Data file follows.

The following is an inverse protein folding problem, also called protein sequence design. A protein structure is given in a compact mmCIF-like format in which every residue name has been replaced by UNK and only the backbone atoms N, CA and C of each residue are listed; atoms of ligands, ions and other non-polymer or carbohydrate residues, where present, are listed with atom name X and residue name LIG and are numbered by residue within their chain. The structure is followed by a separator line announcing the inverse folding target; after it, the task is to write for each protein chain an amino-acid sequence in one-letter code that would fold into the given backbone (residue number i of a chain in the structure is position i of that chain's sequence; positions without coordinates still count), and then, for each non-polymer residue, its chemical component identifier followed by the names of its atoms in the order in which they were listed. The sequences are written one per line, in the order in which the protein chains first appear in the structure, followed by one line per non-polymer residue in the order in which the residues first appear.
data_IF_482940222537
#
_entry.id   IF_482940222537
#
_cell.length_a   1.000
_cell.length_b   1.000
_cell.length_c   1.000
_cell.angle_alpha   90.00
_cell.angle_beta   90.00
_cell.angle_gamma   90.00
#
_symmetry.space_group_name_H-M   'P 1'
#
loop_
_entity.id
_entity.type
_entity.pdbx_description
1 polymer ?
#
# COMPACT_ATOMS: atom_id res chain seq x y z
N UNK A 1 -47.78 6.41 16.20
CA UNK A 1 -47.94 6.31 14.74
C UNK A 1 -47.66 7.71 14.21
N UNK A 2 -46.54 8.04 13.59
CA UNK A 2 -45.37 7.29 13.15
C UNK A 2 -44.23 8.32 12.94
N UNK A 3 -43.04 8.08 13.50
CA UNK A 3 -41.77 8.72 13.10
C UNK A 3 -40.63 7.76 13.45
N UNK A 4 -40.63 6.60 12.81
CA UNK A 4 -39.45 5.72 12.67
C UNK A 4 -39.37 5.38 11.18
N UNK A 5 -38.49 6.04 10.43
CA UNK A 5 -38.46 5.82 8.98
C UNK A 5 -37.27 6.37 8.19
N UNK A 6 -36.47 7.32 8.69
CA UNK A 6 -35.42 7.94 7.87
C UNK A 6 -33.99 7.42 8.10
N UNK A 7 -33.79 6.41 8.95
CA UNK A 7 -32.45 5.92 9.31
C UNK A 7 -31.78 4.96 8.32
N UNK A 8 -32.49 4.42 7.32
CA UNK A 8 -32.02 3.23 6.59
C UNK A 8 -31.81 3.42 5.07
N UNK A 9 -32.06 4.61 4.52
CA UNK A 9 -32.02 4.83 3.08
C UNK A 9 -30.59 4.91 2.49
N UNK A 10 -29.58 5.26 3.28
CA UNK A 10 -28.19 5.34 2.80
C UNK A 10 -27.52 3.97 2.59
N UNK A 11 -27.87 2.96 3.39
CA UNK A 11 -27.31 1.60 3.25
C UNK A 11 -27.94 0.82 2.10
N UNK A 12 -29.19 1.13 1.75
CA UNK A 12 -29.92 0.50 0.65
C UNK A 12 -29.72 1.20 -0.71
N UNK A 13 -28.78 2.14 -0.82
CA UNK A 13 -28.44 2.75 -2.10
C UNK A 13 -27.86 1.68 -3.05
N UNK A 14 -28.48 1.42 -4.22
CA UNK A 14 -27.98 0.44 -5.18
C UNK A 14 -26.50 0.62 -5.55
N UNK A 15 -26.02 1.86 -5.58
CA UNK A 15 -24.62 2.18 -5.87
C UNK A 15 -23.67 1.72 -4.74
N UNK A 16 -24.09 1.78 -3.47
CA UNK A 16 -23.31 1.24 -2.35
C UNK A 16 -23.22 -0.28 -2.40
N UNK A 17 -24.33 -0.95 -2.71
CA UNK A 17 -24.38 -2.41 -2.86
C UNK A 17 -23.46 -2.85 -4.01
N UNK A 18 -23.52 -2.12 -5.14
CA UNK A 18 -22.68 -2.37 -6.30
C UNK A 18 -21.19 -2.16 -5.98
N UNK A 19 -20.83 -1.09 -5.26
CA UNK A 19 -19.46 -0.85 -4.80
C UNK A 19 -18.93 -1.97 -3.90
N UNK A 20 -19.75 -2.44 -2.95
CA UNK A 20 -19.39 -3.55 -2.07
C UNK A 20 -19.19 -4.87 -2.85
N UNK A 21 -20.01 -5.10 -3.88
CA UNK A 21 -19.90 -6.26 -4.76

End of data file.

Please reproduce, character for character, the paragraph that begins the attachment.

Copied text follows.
The following is an inverse protein folding problem, also called protein sequence design. A protein structure is given in a compact mmCIF-like format in which every residue name has been replaced by UNK and only the backbone atoms N, CA and C of each residue are listed; atoms of ligands, ions and other non-polymer or carbohydrate residues, where present, are listed with atom name X and residue name LIG and are numbered by residue within their chain. The structure is followed by a separator line announcing the inverse folding target; after it, the task is to write for each protein chain an amino-acid sequence in one-letter code that would fold into the given backbone (residue number i of a chain in the structure is position i of that chain's sequence; positions without coordinates still count), and then, for each non-polymer residue, its chemical component identifier followed by the names of its atoms in the order in which they were listed. The sequences are written one per line, in the order in which the protein chains first appear in the structure, followed by one line per non-polymer residue in the order in which the residues first appear.